A few years ago it would have been accepted wisdom to dismiss self-publishing out of hand. Print-on-demand publishers (often derided as “vanity presses”) were almost unilaterally considered a scam, and the only ‘real’ way to see one’s work on shelves was to work up the chain the old-fashioned way — or be a phenomenally lucky single mother writing out your wizarding school story on napkins.
Today, self-publishing is an increasingly accepted alternative to working through a publisher, and there are more than a few successes we may point to. Hugh Howey, best-selling author of Wool and its sequels, found success coming out of Amazon’s Kindle Direct Publishing system. Former group home worker Amanda Hocking self-published and sold 17 novels before landing a three-book deal in 2011. And like ‘em or loathe ‘em, E.L. James’s 50 Shades series began as a popular Twilight fanfic and then went on to become a series of original, self-promoted eBooks before its author was picked up for print and movie deals.
But publishing is still a rough game, and a new study presented at the Digital Book World conference last week suggests that the odds of making a living from your writing are about as slim as they ever were.
The new report, drawn from over 9,000 surveyed writers across the career spectrum, found that over 77% of self-published writers earned less than $1,000 a year from their works, even after taking into account the typically higher rate of royalties versus traditional publishers.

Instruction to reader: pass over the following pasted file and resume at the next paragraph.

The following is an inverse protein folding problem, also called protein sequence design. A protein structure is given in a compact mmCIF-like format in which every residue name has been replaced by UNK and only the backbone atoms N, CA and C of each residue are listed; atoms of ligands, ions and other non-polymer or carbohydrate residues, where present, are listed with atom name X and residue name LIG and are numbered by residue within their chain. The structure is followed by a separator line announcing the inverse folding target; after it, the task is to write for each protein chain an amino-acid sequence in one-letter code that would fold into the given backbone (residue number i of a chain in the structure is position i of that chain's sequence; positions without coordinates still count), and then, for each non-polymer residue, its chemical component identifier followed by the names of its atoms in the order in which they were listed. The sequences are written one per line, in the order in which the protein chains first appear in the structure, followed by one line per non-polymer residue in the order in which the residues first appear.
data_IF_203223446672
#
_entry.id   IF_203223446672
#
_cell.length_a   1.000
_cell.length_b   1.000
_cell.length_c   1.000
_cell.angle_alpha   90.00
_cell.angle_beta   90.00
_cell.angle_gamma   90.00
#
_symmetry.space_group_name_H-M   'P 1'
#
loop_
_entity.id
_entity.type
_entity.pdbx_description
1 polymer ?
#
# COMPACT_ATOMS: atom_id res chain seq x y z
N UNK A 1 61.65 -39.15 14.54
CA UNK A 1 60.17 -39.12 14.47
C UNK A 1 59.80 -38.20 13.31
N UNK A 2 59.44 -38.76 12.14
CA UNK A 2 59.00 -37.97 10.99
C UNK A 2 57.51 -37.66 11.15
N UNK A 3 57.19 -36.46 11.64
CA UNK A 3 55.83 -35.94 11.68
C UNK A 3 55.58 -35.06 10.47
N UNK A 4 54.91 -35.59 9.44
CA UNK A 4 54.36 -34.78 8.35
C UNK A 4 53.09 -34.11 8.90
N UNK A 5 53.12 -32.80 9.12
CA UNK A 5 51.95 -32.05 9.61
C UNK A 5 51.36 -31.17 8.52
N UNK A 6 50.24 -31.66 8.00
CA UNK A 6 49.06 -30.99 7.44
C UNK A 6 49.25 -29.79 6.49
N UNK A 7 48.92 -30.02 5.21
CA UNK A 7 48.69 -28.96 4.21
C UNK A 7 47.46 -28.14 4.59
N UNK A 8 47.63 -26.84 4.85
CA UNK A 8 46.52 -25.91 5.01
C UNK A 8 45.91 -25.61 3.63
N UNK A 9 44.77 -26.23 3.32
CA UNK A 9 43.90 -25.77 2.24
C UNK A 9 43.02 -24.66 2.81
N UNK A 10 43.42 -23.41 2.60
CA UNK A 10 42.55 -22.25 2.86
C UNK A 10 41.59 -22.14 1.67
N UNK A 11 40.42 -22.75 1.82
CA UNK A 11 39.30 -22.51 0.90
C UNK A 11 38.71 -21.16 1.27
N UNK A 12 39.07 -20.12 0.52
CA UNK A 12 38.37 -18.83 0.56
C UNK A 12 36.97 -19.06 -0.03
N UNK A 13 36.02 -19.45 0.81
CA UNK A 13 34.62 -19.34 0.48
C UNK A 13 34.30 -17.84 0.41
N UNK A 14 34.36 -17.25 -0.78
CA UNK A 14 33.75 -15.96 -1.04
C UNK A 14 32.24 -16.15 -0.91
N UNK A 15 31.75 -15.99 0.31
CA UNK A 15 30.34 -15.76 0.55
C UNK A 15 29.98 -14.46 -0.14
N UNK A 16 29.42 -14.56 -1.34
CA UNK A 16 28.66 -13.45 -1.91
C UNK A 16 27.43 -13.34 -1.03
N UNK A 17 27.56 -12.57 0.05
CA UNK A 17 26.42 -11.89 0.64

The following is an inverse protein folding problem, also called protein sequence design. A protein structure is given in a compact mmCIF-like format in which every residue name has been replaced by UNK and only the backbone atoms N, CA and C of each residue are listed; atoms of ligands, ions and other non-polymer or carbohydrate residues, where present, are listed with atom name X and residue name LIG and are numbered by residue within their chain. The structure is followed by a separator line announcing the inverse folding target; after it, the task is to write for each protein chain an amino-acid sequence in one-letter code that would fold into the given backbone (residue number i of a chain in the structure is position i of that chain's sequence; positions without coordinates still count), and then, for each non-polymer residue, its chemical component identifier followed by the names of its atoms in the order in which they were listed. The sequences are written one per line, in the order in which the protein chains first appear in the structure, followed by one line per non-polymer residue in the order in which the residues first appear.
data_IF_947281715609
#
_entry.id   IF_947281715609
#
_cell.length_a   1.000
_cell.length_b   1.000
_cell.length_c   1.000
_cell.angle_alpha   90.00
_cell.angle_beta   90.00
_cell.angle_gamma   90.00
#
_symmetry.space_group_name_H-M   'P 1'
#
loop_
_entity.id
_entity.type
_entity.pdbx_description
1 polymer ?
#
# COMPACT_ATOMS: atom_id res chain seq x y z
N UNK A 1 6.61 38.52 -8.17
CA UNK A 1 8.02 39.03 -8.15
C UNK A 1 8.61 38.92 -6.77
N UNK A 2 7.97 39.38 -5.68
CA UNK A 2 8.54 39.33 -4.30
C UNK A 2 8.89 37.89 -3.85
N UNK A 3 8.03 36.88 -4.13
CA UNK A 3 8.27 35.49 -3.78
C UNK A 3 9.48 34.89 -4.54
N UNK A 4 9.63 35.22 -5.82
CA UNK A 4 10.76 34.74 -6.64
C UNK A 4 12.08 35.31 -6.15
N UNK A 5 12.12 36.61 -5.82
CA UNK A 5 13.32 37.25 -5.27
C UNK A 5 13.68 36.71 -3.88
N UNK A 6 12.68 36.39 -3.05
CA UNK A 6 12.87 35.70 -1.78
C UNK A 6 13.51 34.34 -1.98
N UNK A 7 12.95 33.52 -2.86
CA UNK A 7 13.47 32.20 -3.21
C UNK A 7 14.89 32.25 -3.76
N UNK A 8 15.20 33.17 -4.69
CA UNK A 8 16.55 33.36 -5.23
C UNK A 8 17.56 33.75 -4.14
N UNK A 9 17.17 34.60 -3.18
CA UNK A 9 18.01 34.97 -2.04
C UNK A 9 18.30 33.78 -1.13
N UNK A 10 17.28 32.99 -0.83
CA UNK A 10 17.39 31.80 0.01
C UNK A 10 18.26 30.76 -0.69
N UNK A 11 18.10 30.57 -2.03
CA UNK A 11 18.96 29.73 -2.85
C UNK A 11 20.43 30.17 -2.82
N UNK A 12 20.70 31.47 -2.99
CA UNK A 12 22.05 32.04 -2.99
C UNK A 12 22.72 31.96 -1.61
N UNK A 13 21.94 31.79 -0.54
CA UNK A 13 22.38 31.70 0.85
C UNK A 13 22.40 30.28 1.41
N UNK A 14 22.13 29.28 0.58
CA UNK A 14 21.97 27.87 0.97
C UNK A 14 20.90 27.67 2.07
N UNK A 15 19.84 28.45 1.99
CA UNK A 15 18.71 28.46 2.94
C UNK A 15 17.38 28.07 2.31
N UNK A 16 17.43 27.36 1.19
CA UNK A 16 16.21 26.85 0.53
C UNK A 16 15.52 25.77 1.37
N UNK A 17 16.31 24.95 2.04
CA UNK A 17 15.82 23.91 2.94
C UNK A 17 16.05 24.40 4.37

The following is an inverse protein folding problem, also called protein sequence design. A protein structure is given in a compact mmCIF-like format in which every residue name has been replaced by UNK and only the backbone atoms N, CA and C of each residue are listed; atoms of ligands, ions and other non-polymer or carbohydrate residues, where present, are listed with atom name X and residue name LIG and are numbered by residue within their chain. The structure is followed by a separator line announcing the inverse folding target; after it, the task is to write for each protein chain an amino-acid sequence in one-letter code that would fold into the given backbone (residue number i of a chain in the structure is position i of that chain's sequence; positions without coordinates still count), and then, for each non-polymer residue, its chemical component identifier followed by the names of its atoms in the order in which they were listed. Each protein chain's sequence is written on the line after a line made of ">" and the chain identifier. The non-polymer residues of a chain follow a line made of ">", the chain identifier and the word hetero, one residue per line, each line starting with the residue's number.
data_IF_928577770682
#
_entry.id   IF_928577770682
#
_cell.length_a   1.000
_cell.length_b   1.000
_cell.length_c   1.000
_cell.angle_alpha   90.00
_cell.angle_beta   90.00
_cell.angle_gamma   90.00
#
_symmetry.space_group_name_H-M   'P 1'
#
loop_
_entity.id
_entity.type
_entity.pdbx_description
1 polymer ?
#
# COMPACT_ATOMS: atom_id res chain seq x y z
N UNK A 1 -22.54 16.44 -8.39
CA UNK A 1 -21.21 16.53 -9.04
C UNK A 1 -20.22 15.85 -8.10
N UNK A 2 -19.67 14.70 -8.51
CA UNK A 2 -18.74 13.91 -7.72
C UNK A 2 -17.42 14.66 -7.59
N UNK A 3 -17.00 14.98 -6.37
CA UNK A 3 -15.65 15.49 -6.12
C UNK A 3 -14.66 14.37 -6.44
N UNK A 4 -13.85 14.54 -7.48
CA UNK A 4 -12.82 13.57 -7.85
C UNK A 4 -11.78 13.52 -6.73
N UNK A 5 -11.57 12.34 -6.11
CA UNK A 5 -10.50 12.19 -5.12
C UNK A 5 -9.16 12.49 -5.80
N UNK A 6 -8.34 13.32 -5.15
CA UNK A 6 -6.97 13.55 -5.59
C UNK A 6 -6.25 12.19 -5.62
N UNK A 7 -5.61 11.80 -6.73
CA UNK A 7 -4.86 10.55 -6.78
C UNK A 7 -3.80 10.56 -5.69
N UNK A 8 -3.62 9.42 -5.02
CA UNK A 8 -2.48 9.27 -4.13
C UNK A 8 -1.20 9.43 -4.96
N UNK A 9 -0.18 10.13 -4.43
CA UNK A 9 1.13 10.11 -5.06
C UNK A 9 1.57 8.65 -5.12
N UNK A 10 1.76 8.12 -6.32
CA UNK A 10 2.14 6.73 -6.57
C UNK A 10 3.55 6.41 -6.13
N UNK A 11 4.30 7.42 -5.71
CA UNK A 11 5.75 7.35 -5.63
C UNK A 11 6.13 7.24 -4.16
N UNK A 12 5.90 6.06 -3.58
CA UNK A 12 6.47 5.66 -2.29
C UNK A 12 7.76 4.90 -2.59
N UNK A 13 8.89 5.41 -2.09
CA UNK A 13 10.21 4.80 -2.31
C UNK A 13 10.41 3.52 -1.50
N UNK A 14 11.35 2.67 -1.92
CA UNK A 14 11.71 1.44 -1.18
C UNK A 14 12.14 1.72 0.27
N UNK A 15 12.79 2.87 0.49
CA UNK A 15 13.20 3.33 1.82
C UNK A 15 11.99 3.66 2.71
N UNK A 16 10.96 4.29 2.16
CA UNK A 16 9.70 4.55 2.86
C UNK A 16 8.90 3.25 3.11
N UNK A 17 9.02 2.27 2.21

Unfortunately, the news isn’t much better for going the traditional route. 53.9% of writers working with publishers and 43.6% of “hybrid” writers (working both solo and with a press) fell into the same bracket. Only a tiny fraction of respondents were described as earning more than $100,000 a year from their work, with most falling into a category of part-time and hobbyist authors.
Wool author Hugh Howey, however, maintains that we’re in the midst of a “renaissance” for self-publishing. Already a traditionally published author when he turned to Amazon’s direct publishing system, Howey now has a contract with Simon & Schuster for the print rights to his works, while retaining control of his eBook sales. He contends that the Digital Book World report is misrepresentative.
“Not all books that go the traditional route are counted here, just the few who get published,” he is quoted as saying in The Guardian. “Meanwhile, every self-published book [in this report] is tallied.”
It makes a certain sense: the ratio of submissions to print deals isn’t represented in the Digital Book World report, leaving us to speculate on the conversion rate based on other surveys or publishers’ anecdotes. Stories abound of publishers and agents receiving 100-1,000 unsolicited manuscripts a month, of which very few will make it beyond the slush pile. By contrast, virtually anyone can get an eBook onto Amazon (unless you write cryptozoological erotica — alas), making the barrier for entry much lower, as well as the overall pool of writers and works much larger.
Nevertheless, with the normal payout for self-publishing apparently coming in at under $1,000 a year, it might be time to reconsider your chances of becoming the next E.L. James (even if you thought that was shooting low already). We may indeed be in the midst of a renaissance for self-publishing, to use Howey’s word, but the business hasn’t gotten any easier.